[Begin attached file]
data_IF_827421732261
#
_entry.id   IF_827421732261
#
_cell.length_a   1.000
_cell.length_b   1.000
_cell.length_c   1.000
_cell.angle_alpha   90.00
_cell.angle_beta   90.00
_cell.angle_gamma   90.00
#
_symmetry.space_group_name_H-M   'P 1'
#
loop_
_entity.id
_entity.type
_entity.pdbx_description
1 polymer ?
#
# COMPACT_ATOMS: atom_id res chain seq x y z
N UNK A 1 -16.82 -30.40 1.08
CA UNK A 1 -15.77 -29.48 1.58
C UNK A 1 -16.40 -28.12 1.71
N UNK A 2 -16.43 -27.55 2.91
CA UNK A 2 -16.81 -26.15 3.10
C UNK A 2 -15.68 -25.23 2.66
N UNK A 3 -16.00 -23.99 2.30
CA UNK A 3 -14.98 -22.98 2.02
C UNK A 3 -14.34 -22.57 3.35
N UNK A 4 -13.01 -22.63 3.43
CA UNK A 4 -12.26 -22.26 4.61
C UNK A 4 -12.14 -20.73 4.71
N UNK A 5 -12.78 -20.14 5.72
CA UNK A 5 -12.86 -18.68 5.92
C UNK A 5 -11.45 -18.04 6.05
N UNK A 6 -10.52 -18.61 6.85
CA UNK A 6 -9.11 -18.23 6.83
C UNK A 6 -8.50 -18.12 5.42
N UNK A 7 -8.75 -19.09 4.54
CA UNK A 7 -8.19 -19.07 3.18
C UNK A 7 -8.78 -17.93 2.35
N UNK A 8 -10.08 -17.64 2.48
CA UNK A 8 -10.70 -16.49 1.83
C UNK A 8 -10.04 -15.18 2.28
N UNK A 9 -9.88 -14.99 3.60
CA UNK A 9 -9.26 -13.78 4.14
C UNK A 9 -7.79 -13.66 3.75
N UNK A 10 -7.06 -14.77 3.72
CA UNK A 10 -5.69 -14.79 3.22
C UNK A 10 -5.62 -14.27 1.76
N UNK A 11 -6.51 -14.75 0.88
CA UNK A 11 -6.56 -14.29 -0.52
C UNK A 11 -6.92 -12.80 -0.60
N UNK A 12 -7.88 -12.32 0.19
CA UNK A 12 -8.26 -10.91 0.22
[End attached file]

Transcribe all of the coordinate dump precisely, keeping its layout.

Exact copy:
data_IF_827421732261
#
_entry.id   IF_827421732261
#
_cell.length_a   1.000
_cell.length_b   1.000
_cell.length_c   1.000
_cell.angle_alpha   90.00
_cell.angle_beta   90.00
_cell.angle_gamma   90.00
#
_symmetry.space_group_name_H-M   'P 1'
#
loop_
_entity.id
_entity.type
_entity.pdbx_description
1 polymer ?
#
# COMPACT_ATOMS: atom_id res chain seq x y z
N UNK A 1 -16.82 -30.40 1.08
CA UNK A 1 -15.77 -29.48 1.58
C UNK A 1 -16.40 -28.12 1.71
N UNK A 2 -16.43 -27.55 2.91
CA UNK A 2 -16.81 -26.15 3.10
C UNK A 2 -15.68 -25.23 2.66
N UNK A 3 -16.00 -23.99 2.30
CA UNK A 3 -14.98 -22.98 2.02
C UNK A 3 -14.34 -22.57 3.35
N UNK A 4 -13.01 -22.63 3.43
CA UNK A 4 -12.26 -22.26 4.61
C UNK A 4 -12.14 -20.73 4.71
N UNK A 5 -12.78 -20.14 5.72
CA UNK A 5 -12.86 -18.68 5.92
C UNK A 5 -11.45 -18.04 6.05
N UNK A 6 -10.52 -18.61 6.85
CA UNK A 6 -9.11 -18.23 6.83
C UNK A 6 -8.50 -18.12 5.42
N UNK A 7 -8.75 -19.09 4.54
CA UNK A 7 -8.19 -19.07 3.18
C UNK A 7 -8.78 -17.93 2.35
N UNK A 8 -10.08 -17.64 2.48
CA UNK A 8 -10.70 -16.49 1.83
C UNK A 8 -10.04 -15.18 2.28
N UNK A 9 -9.88 -14.99 3.60
CA UNK A 9 -9.26 -13.78 4.14
C UNK A 9 -7.79 -13.66 3.75
N UNK A 10 -7.06 -14.77 3.72
CA UNK A 10 -5.69 -14.79 3.22
C UNK A 10 -5.62 -14.27 1.76
N UNK A 11 -6.51 -14.75 0.88
CA UNK A 11 -6.56 -14.29 -0.52
C UNK A 11 -6.92 -12.80 -0.60
N UNK A 12 -7.88 -12.32 0.19
CA UNK A 12 -8.26 -10.91 0.22